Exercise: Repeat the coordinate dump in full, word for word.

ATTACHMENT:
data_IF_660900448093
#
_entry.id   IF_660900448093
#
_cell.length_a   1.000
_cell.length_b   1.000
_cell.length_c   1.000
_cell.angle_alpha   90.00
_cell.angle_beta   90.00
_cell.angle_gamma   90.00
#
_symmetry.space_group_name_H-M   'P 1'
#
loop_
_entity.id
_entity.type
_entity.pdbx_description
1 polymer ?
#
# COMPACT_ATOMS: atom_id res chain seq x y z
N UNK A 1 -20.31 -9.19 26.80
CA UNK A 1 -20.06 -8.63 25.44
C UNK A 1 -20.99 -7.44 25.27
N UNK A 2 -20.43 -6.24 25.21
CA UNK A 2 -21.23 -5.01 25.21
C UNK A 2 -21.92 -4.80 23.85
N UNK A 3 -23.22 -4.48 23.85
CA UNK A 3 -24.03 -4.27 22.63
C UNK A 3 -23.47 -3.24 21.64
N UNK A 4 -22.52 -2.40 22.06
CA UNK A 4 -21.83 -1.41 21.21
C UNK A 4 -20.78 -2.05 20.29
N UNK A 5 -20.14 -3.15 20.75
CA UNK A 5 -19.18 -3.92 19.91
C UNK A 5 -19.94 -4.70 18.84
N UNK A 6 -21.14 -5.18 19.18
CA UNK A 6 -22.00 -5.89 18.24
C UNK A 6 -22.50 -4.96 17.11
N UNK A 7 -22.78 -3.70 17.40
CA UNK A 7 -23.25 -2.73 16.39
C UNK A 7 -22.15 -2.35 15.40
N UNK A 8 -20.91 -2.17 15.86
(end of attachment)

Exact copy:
data_IF_660900448093
#
_entry.id   IF_660900448093
#
_cell.length_a   1.000
_cell.length_b   1.000
_cell.length_c   1.000
_cell.angle_alpha   90.00
_cell.angle_beta   90.00
_cell.angle_gamma   90.00
#
_symmetry.space_group_name_H-M   'P 1'
#
loop_
_entity.id
_entity.type
_entity.pdbx_description
1 polymer ?
#
# COMPACT_ATOMS: atom_id res chain seq x y z
N UNK A 1 -20.31 -9.19 26.80
CA UNK A 1 -20.06 -8.63 25.44
C UNK A 1 -20.99 -7.44 25.27
N UNK A 2 -20.43 -6.24 25.21
CA UNK A 2 -21.23 -5.01 25.21
C UNK A 2 -21.92 -4.80 23.85
N UNK A 3 -23.22 -4.48 23.85
CA UNK A 3 -24.03 -4.27 22.63
C UNK A 3 -23.47 -3.24 21.64
N UNK A 4 -22.52 -2.40 22.06
CA UNK A 4 -21.83 -1.41 21.21
C UNK A 4 -20.78 -2.05 20.29
N UNK A 5 -20.14 -3.15 20.75
CA UNK A 5 -19.18 -3.92 19.91
C UNK A 5 -19.94 -4.70 18.84
N UNK A 6 -21.14 -5.18 19.18
CA UNK A 6 -22.00 -5.89 18.24
C UNK A 6 -22.50 -4.96 17.11
N UNK A 7 -22.78 -3.70 17.40
CA UNK A 7 -23.25 -2.73 16.39
C UNK A 7 -22.15 -2.35 15.40
N UNK A 8 -20.91 -2.17 15.86